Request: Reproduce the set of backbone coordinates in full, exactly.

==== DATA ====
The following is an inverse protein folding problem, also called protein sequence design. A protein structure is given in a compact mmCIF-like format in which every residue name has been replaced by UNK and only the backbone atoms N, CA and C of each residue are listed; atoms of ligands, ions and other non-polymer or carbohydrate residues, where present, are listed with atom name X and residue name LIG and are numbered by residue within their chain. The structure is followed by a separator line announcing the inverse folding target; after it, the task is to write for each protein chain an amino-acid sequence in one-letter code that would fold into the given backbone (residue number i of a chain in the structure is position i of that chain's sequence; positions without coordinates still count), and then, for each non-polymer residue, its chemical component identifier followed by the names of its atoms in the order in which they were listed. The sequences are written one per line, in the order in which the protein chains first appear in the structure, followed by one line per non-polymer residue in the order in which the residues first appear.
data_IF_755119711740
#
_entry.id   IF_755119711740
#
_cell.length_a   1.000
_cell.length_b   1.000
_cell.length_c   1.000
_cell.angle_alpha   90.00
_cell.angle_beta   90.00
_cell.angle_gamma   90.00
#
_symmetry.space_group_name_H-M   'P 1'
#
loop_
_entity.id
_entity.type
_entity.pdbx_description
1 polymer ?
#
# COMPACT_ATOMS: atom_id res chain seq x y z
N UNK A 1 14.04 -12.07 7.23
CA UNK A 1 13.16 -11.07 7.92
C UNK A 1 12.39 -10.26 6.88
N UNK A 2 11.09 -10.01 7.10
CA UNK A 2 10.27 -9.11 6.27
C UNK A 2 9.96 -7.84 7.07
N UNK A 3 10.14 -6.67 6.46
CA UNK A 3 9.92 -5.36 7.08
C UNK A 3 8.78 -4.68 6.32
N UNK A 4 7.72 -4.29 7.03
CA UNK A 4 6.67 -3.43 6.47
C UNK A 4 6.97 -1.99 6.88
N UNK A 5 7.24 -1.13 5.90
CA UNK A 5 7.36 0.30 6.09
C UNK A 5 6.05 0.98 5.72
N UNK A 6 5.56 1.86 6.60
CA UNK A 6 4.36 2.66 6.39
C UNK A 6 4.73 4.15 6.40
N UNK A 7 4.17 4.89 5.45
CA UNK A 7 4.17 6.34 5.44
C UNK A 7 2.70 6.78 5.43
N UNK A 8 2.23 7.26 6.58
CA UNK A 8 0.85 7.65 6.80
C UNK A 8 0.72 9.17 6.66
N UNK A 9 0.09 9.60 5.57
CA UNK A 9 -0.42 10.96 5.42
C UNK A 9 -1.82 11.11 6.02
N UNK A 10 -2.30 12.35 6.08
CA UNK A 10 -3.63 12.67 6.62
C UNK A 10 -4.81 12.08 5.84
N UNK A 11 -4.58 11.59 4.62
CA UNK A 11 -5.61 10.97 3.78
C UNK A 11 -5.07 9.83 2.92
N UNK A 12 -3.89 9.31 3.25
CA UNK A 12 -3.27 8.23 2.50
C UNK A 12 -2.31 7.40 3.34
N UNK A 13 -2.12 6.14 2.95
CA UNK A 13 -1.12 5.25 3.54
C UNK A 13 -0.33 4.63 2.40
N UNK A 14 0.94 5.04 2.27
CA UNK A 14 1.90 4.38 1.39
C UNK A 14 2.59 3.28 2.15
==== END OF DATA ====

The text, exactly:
The following is an inverse protein folding problem, also called protein sequence design. A protein structure is given in a compact mmCIF-like format in which every residue name has been replaced by UNK and only the backbone atoms N, CA and C of each residue are listed; atoms of ligands, ions and other non-polymer or carbohydrate residues, where present, are listed with atom name X and residue name LIG and are numbered by residue within their chain. The structure is followed by a separator line announcing the inverse folding target; after it, the task is to write for each protein chain an amino-acid sequence in one-letter code that would fold into the given backbone (residue number i of a chain in the structure is position i of that chain's sequence; positions without coordinates still count), and then, for each non-polymer residue, its chemical component identifier followed by the names of its atoms in the order in which they were listed. The sequences are written one per line, in the order in which the protein chains first appear in the structure, followed by one line per non-polymer residue in the order in which the residues first appear.
data_IF_755119711740
#
_entry.id   IF_755119711740
#
_cell.length_a   1.000
_cell.length_b   1.000
_cell.length_c   1.000
_cell.angle_alpha   90.00
_cell.angle_beta   90.00
_cell.angle_gamma   90.00
#
_symmetry.space_group_name_H-M   'P 1'
#
loop_
_entity.id
_entity.type
_entity.pdbx_description
1 polymer ?
#
# COMPACT_ATOMS: atom_id res chain seq x y z
N UNK A 1 14.04 -12.07 7.23
CA UNK A 1 13.16 -11.07 7.92
C UNK A 1 12.39 -10.26 6.88
N UNK A 2 11.09 -10.01 7.10
CA UNK A 2 10.27 -9.11 6.27
C UNK A 2 9.96 -7.84 7.07
N UNK A 3 10.14 -6.67 6.46
CA UNK A 3 9.92 -5.36 7.08
C UNK A 3 8.78 -4.68 6.32
N UNK A 4 7.72 -4.29 7.03
CA UNK A 4 6.67 -3.43 6.47
C UNK A 4 6.97 -1.99 6.88
N UNK A 5 7.24 -1.13 5.90
CA UNK A 5 7.36 0.30 6.09
C UNK A 5 6.05 0.98 5.72
N UNK A 6 5.56 1.86 6.60
CA UNK A 6 4.36 2.66 6.39
C UNK A 6 4.73 4.15 6.40
N UNK A 7 4.17 4.89 5.45
CA UNK A 7 4.17 6.34 5.44
C UNK A 7 2.70 6.78 5.43
N UNK A 8 2.23 7.26 6.58
CA UNK A 8 0.85 7.65 6.80
C UNK A 8 0.72 9.17 6.66
N UNK A 9 0.09 9.60 5.57
CA UNK A 9 -0.42 10.96 5.42
C UNK A 9 -1.82 11.11 6.02
N UNK A 10 -2.30 12.35 6.08
CA UNK A 10 -3.63 12.67 6.62
C UNK A 10 -4.81 12.08 5.84
N UNK A 11 -4.58 11.59 4.62
CA UNK A 11 -5.61 10.97 3.78
C UNK A 11 -5.07 9.83 2.92
N UNK A 12 -3.89 9.31 3.25
CA UNK A 12 -3.27 8.23 2.50
C UNK A 12 -2.31 7.40 3.34
N UNK A 13 -2.12 6.14 2.95
CA UNK A 13 -1.12 5.25 3.54
C UNK A 13 -0.33 4.63 2.40
N UNK A 14 0.94 5.04 2.27
CA UNK A 14 1.90 4.38 1.39
C UNK A 14 2.59 3.28 2.15